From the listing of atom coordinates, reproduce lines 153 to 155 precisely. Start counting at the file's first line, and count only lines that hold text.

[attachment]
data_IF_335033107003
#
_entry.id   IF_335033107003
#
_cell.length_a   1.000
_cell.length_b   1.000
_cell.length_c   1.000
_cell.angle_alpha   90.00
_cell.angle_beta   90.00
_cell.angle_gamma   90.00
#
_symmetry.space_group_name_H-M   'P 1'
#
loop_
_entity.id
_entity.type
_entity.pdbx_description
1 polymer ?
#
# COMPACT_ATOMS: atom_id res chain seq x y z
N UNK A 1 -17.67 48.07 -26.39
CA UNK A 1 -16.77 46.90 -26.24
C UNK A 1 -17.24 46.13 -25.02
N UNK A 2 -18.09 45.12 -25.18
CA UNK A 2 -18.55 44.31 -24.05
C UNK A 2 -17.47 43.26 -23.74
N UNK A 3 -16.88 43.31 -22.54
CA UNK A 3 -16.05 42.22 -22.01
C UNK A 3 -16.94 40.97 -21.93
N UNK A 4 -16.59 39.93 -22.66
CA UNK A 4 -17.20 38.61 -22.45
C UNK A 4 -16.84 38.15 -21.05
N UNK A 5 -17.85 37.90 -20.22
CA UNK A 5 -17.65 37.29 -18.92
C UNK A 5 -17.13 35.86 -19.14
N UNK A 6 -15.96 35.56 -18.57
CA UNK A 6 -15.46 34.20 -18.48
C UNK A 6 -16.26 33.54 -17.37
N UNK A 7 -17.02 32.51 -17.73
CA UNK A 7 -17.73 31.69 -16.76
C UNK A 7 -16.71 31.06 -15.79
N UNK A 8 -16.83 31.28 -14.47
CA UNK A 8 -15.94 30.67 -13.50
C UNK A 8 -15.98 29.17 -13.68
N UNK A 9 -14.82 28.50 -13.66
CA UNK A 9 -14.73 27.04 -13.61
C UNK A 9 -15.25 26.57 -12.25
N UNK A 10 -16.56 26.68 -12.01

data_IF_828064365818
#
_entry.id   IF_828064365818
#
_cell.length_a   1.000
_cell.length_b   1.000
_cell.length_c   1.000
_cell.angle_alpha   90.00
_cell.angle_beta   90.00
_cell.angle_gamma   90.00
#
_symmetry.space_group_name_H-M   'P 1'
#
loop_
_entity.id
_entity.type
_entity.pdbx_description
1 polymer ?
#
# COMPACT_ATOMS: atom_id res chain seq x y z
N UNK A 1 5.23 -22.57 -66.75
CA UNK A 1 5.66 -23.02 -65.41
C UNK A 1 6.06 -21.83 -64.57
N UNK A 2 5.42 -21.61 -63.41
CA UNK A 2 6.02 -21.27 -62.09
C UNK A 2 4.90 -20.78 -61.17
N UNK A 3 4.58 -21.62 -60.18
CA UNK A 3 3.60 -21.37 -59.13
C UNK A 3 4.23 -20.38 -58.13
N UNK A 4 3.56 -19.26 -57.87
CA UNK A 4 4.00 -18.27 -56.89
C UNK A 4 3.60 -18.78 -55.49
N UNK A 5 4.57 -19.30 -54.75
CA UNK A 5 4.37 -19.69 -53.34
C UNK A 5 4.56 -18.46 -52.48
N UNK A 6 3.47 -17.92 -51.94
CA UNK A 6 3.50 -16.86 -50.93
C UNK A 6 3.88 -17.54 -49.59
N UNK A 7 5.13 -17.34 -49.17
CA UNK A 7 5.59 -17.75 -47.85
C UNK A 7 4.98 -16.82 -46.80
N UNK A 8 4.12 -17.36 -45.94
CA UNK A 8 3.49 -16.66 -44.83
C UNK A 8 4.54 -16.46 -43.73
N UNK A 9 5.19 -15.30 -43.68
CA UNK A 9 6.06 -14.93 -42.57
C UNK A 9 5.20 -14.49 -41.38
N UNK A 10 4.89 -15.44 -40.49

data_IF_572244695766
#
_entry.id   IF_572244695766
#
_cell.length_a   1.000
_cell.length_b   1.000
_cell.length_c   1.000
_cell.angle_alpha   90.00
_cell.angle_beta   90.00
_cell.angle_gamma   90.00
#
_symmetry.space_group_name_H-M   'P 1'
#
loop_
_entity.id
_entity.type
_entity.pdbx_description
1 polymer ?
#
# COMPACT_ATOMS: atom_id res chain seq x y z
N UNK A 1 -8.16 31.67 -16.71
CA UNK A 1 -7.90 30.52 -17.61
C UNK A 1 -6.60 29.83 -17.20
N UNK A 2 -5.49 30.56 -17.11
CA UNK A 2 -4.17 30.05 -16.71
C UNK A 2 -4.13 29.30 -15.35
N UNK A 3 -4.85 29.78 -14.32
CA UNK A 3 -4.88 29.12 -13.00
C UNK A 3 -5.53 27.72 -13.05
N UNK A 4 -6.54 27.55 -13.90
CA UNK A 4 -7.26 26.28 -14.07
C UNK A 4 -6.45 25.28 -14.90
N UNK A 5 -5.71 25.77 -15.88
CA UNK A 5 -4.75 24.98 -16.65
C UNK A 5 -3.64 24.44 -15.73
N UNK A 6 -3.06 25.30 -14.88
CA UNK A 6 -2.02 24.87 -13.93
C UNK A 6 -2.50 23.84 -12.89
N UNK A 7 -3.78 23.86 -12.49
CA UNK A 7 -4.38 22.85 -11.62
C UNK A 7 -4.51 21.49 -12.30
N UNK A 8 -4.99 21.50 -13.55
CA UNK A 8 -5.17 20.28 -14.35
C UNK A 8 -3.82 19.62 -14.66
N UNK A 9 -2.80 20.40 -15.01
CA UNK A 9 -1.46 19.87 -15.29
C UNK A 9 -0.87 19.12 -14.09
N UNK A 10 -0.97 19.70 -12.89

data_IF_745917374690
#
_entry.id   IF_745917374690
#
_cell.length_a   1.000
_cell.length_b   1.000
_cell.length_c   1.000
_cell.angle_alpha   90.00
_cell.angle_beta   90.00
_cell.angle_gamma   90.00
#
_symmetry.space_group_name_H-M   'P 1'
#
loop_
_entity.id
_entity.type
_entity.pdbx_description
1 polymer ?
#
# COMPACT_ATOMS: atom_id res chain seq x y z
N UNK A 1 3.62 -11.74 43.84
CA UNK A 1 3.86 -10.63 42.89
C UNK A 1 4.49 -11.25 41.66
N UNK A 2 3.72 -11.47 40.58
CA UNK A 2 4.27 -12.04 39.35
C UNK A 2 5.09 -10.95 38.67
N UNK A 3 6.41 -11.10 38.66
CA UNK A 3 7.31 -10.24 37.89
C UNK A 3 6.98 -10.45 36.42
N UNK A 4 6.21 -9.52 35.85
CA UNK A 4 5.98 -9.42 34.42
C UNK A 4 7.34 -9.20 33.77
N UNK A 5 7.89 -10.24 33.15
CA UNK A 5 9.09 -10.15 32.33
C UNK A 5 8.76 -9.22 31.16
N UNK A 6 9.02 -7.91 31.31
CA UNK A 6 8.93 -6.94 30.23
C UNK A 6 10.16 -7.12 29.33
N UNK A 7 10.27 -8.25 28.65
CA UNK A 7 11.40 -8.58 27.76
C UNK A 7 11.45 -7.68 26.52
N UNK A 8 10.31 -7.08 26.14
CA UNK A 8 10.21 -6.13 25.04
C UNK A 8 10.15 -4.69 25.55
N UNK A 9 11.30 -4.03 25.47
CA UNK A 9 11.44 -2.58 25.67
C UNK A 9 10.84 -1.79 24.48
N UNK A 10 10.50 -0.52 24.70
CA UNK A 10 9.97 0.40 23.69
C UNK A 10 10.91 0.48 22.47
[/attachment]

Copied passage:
_cell.angle_beta   90.00
_cell.angle_gamma   90.00
#